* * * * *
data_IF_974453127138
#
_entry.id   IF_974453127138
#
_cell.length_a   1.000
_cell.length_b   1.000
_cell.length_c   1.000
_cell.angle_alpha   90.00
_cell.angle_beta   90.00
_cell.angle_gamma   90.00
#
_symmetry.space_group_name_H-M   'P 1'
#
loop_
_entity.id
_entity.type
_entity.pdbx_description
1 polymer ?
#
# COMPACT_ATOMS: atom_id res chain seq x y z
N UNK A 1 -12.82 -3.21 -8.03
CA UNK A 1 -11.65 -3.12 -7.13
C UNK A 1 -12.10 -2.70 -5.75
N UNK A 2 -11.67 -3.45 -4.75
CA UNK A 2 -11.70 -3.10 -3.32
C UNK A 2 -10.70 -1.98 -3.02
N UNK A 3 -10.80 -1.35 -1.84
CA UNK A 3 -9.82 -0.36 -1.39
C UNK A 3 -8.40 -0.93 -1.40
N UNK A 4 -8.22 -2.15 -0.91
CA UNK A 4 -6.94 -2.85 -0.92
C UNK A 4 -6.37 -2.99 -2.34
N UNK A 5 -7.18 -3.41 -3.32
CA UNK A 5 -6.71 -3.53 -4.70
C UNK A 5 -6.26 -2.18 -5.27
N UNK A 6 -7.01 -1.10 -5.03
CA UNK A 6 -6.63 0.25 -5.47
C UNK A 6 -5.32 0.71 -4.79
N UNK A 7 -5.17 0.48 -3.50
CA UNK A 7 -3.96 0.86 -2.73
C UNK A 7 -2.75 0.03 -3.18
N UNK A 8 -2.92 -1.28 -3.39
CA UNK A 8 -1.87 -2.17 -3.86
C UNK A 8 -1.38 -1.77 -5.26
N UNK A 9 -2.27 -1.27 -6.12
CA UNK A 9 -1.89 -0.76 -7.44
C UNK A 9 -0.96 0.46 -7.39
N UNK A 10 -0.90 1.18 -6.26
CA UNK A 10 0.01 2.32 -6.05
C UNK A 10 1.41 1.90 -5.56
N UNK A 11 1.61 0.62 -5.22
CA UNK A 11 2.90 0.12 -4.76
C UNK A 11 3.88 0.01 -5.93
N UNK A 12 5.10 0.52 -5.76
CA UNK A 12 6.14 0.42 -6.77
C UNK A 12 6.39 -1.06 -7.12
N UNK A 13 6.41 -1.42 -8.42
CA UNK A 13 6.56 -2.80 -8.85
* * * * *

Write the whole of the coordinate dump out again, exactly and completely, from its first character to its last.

data_IF_974453127138
#
_entry.id   IF_974453127138
#
_cell.length_a   1.000
_cell.length_b   1.000
_cell.length_c   1.000
_cell.angle_alpha   90.00
_cell.angle_beta   90.00
_cell.angle_gamma   90.00
#
_symmetry.space_group_name_H-M   'P 1'
#
loop_
_entity.id
_entity.type
_entity.pdbx_description
1 polymer ?
#
# COMPACT_ATOMS: atom_id res chain seq x y z
N UNK A 1 -12.82 -3.21 -8.03
CA UNK A 1 -11.65 -3.12 -7.13
C UNK A 1 -12.10 -2.70 -5.75
N UNK A 2 -11.67 -3.45 -4.75
CA UNK A 2 -11.70 -3.10 -3.32
C UNK A 2 -10.70 -1.98 -3.02
N UNK A 3 -10.80 -1.35 -1.84
CA UNK A 3 -9.82 -0.36 -1.39
C UNK A 3 -8.40 -0.93 -1.40
N UNK A 4 -8.22 -2.15 -0.91
CA UNK A 4 -6.94 -2.85 -0.92
C UNK A 4 -6.37 -2.99 -2.34
N UNK A 5 -7.18 -3.41 -3.32
CA UNK A 5 -6.71 -3.53 -4.70
C UNK A 5 -6.26 -2.18 -5.27
N UNK A 6 -7.01 -1.10 -5.03
CA UNK A 6 -6.63 0.25 -5.47
C UNK A 6 -5.32 0.71 -4.79
N UNK A 7 -5.17 0.48 -3.50
CA UNK A 7 -3.96 0.86 -2.73
C UNK A 7 -2.75 0.03 -3.18
N UNK A 8 -2.92 -1.28 -3.39
CA UNK A 8 -1.87 -2.17 -3.86
C UNK A 8 -1.38 -1.77 -5.26
N UNK A 9 -2.27 -1.27 -6.12
CA UNK A 9 -1.89 -0.76 -7.44
C UNK A 9 -0.96 0.46 -7.39
N UNK A 10 -0.90 1.18 -6.26
CA UNK A 10 0.01 2.32 -6.05
C UNK A 10 1.41 1.90 -5.56
N UNK A 11 1.61 0.62 -5.22
CA UNK A 11 2.90 0.12 -4.76
C UNK A 11 3.88 0.01 -5.93
N UNK A 12 5.10 0.52 -5.76
CA UNK A 12 6.14 0.42 -6.77
C UNK A 12 6.39 -1.06 -7.12
N UNK A 13 6.41 -1.42 -8.42
CA UNK A 13 6.56 -2.80 -8.85